(Check out this creepy video where Tom Bailey cries and a younger, more vulnerable Sal gives a reading in a Rilo Kiley t-shirt and awkward sports jacket.)

I didn’t figure out why all my friends got so sick of Bailey all of the sudden until I was about to go up for workshop. I printed out my masterpiece about the anointing of the May Queen and a twelve-year-old obsessed with Playstation and left it in Tom’s mailbox. A day or two later I went to talk with him about it. His office was lined with books, most of which I had never heard of (up until that point, I’d only read comic books, sci-fi, and the respective catalogs of J.D Salinger and Chuck Palahniuk).

Tom told me that he really liked one specific line (it took me awhile to track it down, but it’s “The nuns were supposed to pick the purest girl in the school, but they didn’t want any trouble, so they decided to pick a name out of a hat.”). I nodded, took notes in my little notebook and asked him about the rest of the story. He said he didn’t like it and thought I should cut it (all 22 pages) and start again with that line. He handed me a book by Breece D’J Pancake (a writer who blew his brains out in graduate school; great encouragement, Tom) and told me to get cracking.

I’m bringing this up because (years later) now that I’ve finished grad school and eight continuous years of workshops, I’m trying to figure out what kind of criticism I got the most out of. I remember how so many of my fellow students in Bailey’s class were completely shut down by his tell it like it is method which is designed to teach you the value in cutting your work and never being attached to anything you write. And that skill’s proven absolutely invaluable to me (especially in ’08 when I threw away a completed novel I now refer to as The Abortion). But some writers are absolutely crushed by this level of criticism.

This is a CGI representation of what my first attempt at a novel was like.

Justin Taylor recently posted a critique he received from an undergrad poetry teacher. To me, it seemed perfectly in line with something a writer might say to an undergrad. But in the comments section, people were split on whether the commentary was actually helpful or just cliche-ridden and destructive. I have to admit, this kind of reaction always surprises me.  Are writers so thin skinned that honest criticism is too much for them to deal with? And if so, is this really what they want to be doing with their lives? Submitting to hundreds of journals only to get a handful of acceptances? Because, let’s be honest, any criticism in the real world is inevitably a trillion times harsher than what people receive in workshop.

There’s something to be said for the, “This is good; keep going” route of writing pedagogy. But I think it’s more appropriate when workshopping novels than short stories. If someone writes a flawed short story, isn’t it the duty of instructors and fellow workshop students to make the author aware of said flaws and point out potential solutions? On the flip side, I’ve seen writers a third of the way into a promising novel put up a first chapter and become completely debilitated by the laundry list of suggestions.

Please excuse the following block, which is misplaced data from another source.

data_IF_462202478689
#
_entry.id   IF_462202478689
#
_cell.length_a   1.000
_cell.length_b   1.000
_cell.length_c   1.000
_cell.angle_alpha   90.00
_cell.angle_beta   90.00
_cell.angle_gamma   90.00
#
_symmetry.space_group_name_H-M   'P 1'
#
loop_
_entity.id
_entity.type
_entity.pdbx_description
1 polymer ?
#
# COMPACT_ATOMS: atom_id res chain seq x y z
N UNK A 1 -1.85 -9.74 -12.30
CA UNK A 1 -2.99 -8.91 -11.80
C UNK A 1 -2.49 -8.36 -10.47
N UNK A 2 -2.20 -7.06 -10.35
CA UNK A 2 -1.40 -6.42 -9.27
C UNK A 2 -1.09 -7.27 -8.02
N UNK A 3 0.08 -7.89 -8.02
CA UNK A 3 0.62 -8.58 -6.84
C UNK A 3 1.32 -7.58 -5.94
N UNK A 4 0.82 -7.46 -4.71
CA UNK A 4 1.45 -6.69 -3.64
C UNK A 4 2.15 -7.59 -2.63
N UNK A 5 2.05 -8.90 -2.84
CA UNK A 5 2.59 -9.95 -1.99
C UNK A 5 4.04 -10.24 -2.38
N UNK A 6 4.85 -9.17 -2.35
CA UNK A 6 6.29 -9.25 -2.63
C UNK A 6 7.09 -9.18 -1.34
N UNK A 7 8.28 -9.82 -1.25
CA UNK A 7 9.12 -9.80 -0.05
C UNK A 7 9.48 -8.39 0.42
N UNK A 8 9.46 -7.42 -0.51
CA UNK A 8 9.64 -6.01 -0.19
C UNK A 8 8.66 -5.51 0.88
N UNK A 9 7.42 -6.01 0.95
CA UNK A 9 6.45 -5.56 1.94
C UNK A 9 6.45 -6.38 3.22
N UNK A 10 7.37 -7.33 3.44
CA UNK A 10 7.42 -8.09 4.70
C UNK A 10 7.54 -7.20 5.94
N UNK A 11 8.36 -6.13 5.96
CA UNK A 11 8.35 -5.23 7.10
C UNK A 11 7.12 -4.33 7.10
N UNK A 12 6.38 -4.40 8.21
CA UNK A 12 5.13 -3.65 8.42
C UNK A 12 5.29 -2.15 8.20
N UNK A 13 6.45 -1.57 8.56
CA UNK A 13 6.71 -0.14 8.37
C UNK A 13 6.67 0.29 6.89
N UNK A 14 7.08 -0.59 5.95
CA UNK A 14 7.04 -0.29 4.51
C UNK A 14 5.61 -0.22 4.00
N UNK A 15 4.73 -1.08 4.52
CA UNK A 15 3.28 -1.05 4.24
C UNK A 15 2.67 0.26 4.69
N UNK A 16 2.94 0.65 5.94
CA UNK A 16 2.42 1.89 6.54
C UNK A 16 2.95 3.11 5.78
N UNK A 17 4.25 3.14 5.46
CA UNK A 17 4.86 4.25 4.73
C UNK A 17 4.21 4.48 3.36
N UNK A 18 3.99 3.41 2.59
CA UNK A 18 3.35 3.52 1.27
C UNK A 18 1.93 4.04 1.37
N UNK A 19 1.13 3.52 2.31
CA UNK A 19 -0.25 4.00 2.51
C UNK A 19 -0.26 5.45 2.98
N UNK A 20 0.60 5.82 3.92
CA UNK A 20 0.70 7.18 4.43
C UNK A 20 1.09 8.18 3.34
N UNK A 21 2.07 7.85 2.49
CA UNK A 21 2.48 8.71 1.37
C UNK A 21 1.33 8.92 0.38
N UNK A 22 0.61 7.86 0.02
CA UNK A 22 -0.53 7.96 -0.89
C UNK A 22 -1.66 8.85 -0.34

After sixteen workshops, I’ve gone through a lot of feedback. And what I remember most are the harsh critiques, the honest critiques. Those made me a better writer. What I never remember is the false flattery, the praise, and all the unearned bullshit writers sometimes feel compelled to give apprentices. Case in point, a few years back when I was really wrestling with The Abortion (the aforementioned novel, not a reincarnated Chuck Palahniuk creation), Cathy Day took me aside and gently (maybe not in so many words) told me I should put it away for awhile. At the time, I wasn’t ready to hear this and sulked for a few days, but the key here (just like in the Bailey example where he plucked out a new first line from the wreckage) was that Cathy gave me something to build on. I was spending a lot of time back then creating Facebook photo albums with long, elaborate captions that went on for entire paragraphs. And Cathy told me how much she liked that voice and how little she saw of it in my novel writing. Why not write in that voice?

Well why not? So I aborted The Abortion and began writing something completely different, all the while imagining myself captioning pictures on Facebook. Is that an absolutely bizarre method? Yes. But it worked for me, and Cathy helped me find that. She didn’t worry about my feelings. Just like Tom and a gazillion other amazing mentors I’ve had, they were honest. They weren’t afraid to tell me something I wrote was terrible.